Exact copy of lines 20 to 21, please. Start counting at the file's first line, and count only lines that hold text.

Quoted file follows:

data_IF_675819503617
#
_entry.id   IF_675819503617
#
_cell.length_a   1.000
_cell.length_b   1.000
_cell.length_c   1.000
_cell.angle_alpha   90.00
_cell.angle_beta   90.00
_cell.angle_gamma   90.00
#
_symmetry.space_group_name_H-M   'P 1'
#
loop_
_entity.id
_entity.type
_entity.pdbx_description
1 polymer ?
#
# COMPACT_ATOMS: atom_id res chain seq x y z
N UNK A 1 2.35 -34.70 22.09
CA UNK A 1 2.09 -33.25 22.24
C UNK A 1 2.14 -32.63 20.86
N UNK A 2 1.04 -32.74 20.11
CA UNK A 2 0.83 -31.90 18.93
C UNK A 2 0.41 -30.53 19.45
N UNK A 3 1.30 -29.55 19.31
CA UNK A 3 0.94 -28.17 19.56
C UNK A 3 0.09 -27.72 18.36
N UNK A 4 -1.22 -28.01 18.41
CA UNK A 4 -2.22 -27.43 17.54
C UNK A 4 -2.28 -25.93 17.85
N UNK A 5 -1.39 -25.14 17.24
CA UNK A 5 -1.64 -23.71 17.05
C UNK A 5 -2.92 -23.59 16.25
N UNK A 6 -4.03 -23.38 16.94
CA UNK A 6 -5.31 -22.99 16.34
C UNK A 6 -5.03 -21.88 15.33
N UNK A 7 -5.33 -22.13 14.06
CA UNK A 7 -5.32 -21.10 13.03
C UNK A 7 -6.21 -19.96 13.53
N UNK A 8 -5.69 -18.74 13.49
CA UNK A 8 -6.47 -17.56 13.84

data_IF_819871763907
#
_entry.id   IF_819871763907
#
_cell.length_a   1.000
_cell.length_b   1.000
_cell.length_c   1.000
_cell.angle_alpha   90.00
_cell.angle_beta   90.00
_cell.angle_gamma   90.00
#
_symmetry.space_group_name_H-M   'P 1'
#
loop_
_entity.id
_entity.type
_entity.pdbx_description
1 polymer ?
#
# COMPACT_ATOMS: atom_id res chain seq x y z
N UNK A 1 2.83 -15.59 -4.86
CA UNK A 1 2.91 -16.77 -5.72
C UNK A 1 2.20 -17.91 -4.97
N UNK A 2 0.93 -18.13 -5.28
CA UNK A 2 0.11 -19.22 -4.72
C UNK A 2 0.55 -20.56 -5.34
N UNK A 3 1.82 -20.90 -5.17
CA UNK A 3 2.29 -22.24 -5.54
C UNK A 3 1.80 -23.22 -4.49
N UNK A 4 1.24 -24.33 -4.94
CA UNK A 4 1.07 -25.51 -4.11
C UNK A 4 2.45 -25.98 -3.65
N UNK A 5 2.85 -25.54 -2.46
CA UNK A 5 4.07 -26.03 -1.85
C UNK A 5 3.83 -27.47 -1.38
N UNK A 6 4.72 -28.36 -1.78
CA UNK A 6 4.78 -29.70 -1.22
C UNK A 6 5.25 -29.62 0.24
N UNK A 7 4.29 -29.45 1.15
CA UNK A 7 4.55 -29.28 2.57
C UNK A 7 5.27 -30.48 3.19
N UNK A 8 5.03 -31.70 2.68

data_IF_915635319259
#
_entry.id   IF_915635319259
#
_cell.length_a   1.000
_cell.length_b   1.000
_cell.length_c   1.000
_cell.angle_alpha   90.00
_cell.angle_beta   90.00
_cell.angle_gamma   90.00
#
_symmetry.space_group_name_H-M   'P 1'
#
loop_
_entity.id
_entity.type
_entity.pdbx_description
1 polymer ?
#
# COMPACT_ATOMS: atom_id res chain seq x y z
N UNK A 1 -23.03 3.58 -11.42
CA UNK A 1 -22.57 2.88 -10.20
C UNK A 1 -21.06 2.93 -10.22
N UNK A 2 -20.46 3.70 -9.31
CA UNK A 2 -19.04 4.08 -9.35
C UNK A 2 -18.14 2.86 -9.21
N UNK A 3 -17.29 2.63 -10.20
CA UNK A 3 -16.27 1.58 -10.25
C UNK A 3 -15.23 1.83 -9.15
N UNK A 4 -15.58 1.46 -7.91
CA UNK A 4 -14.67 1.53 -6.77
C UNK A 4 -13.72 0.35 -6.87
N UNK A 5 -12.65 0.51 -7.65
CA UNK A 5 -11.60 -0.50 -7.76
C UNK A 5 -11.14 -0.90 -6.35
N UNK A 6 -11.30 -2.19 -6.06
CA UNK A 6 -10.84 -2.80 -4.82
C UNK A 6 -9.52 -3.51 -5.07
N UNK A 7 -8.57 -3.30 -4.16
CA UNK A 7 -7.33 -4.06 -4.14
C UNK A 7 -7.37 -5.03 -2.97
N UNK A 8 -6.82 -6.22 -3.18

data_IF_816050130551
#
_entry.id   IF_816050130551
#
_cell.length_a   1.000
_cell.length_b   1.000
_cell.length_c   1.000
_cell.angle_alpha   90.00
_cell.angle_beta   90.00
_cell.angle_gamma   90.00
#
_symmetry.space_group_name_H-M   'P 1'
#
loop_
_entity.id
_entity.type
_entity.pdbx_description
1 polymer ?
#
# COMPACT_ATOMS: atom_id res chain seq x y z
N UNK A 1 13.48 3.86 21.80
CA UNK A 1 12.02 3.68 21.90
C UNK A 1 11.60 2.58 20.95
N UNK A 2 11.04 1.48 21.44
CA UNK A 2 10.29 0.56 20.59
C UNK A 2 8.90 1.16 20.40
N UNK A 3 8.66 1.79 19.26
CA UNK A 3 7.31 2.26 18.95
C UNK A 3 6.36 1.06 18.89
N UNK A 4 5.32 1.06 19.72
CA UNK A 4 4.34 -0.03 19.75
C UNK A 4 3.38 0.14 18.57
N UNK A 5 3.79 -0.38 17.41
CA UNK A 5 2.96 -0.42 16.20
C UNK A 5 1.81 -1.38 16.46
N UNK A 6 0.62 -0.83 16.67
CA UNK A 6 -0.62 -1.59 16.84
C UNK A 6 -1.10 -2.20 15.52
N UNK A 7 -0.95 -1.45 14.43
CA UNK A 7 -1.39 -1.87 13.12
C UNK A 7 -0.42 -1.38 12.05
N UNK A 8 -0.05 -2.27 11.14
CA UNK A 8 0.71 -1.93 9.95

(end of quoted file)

# COMPACT_ATOMS: atom_id res chain seq x y z
N UNK A 1 2.35 -34.70 22.09